It seems important to insist on the perspectivism that pertains to the functional limitation on the infinite regression of metalanguages (see Note Dec. 2 and 3) in lieu of a recieved postmodernism that we so easily fall back on, that everything is textual, that every act is a coded form of structural unevenness determined by social structures beyond our influence. My thought is: However true that might be, it seems necessarily indemonstrable, and thus, like an argument for the divine inspiration of the Bible, it is best ignored. But it is nonetheless a pervasive tendancy to relativize to such a degree that before the words are even articulated, one has already concluded that one's statement is at best meaningless and at worst an alibi for abuses of power. Yet this paralyzing relativism is possible only if one is able actually to relativize everything, which would require a kind of total and immediate knowledge or absolute subject position, which if possible, would refute relativism tout court . This postmodern brand of relativism requires that one occupy an absolute position, which is why Nietzsche called this type of relativism "bourgeois" and why I call it "libertarianism," which is in most instances synonymous with white supremacy.

Additionally, the paranoiac brands of this form of relativism must assume that while they themselves have no access to an absolute position and thus must wander blindly, the institutions of power do occupy such a position. Thus such figures as the State, Ideology, the Police, the Terrorist, etc. appear monolithic and unary, unassailable foes of a paranoic belief in the possibility of a singular and total knowledge.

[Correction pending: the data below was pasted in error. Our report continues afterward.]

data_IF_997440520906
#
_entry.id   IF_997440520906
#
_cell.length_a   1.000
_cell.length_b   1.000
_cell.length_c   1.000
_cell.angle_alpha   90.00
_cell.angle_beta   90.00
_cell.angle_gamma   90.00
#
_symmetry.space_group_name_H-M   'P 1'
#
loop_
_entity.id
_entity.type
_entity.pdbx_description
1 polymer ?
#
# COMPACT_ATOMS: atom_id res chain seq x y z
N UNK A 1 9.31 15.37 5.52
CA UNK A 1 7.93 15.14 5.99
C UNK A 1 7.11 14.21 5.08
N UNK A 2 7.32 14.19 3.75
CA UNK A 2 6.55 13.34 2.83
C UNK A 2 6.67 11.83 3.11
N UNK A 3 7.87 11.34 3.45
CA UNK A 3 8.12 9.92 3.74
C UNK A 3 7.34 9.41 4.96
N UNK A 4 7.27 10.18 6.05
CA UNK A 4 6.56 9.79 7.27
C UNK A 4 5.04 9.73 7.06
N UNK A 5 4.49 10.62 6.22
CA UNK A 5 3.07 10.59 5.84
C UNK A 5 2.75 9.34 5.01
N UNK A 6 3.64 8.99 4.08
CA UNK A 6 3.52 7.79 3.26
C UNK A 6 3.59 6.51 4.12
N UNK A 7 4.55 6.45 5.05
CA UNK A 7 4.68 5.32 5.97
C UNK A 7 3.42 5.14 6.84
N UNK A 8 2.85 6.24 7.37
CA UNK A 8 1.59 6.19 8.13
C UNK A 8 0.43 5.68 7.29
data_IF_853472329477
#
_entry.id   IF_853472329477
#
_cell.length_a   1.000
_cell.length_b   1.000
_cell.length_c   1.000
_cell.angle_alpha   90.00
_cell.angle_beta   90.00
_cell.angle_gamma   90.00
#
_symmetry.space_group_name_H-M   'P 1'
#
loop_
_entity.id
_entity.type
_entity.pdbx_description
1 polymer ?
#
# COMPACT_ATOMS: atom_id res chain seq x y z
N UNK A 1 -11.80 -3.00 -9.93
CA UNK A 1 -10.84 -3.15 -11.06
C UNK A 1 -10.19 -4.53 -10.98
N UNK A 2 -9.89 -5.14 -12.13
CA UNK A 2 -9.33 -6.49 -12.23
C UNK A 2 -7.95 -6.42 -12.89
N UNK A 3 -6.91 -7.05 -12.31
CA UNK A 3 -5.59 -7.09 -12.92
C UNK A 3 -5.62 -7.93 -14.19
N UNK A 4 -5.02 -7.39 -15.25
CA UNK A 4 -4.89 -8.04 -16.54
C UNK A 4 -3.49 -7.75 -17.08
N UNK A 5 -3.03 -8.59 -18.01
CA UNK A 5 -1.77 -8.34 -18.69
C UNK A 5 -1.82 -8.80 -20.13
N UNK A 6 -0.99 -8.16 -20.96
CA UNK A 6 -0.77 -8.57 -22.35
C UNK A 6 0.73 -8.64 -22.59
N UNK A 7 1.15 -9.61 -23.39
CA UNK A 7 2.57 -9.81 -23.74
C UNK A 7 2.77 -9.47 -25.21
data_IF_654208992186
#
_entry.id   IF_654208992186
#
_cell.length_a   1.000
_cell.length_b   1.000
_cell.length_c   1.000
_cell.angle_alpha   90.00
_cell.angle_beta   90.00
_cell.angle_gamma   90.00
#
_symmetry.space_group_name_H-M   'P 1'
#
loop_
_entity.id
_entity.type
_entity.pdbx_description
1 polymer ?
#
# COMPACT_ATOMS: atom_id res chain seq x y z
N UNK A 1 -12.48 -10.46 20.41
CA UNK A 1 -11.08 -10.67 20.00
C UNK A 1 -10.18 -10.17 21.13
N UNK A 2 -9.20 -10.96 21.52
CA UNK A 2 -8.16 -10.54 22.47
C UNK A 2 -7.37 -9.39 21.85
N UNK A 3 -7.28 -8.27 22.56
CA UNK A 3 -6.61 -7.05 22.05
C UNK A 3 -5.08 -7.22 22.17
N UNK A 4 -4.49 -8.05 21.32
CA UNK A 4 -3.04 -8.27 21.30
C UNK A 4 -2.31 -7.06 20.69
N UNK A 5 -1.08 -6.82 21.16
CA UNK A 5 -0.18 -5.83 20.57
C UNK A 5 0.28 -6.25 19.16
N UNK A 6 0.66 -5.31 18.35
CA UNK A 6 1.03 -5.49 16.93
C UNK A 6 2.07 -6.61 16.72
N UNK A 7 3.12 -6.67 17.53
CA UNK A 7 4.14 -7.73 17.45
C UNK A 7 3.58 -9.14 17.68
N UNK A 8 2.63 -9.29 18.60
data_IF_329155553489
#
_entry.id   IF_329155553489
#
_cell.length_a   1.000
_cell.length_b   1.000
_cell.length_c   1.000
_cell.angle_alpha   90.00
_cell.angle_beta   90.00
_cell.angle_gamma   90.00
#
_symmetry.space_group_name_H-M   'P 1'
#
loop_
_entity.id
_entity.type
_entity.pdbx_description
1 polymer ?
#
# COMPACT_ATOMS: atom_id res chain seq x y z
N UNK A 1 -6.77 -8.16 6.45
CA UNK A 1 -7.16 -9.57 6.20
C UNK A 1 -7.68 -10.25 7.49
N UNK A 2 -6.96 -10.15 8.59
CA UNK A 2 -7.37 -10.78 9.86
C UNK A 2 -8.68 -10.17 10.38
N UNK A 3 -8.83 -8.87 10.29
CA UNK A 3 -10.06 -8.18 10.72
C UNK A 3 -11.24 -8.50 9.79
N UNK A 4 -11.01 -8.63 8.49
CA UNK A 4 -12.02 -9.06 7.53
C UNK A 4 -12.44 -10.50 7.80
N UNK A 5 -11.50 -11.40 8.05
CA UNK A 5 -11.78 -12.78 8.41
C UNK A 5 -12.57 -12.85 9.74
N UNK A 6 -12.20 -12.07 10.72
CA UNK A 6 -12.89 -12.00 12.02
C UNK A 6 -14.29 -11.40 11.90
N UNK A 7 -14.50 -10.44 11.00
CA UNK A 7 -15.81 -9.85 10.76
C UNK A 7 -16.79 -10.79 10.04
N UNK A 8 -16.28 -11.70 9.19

The point of relativism is, rather, to think of structure as something personal, as something we are (rather than something we "embody"), to try to discover its pointsof articulation between a pure, yet-to-be-articulated potentiality and an existing, shared cultural object. Even if we are more or less expressions of determinate structures (if that concept even has any meaning), we are poor conduits for power and are given over to such contingencies and perversions as to be threateningly inefficient for the exigencies of power. Though, it isn't unreasonable to assume that we are compelled to dream up and produce robots and cyborgs as versions of ourselves without the frictions of ignorance, forgetting, laziness, resentment, and resistance. It's remarkable then that our fictions often represent the converse: that robots desire human freedom instead of seeing us as poor media for a now-fully compiled ideology.

But the brand of relativism I am tacitly promoting comes down to a belief that structure is not separate from what is structured. To think structurally, which however fictitious is still necessary, requires either that structure exists elsewhere from that which is structured or that structure is ontologically equivalent to the stuctured even if it is simply a perspective effect due to the impossibility of transcendence or, rather, the immanance of transcendence.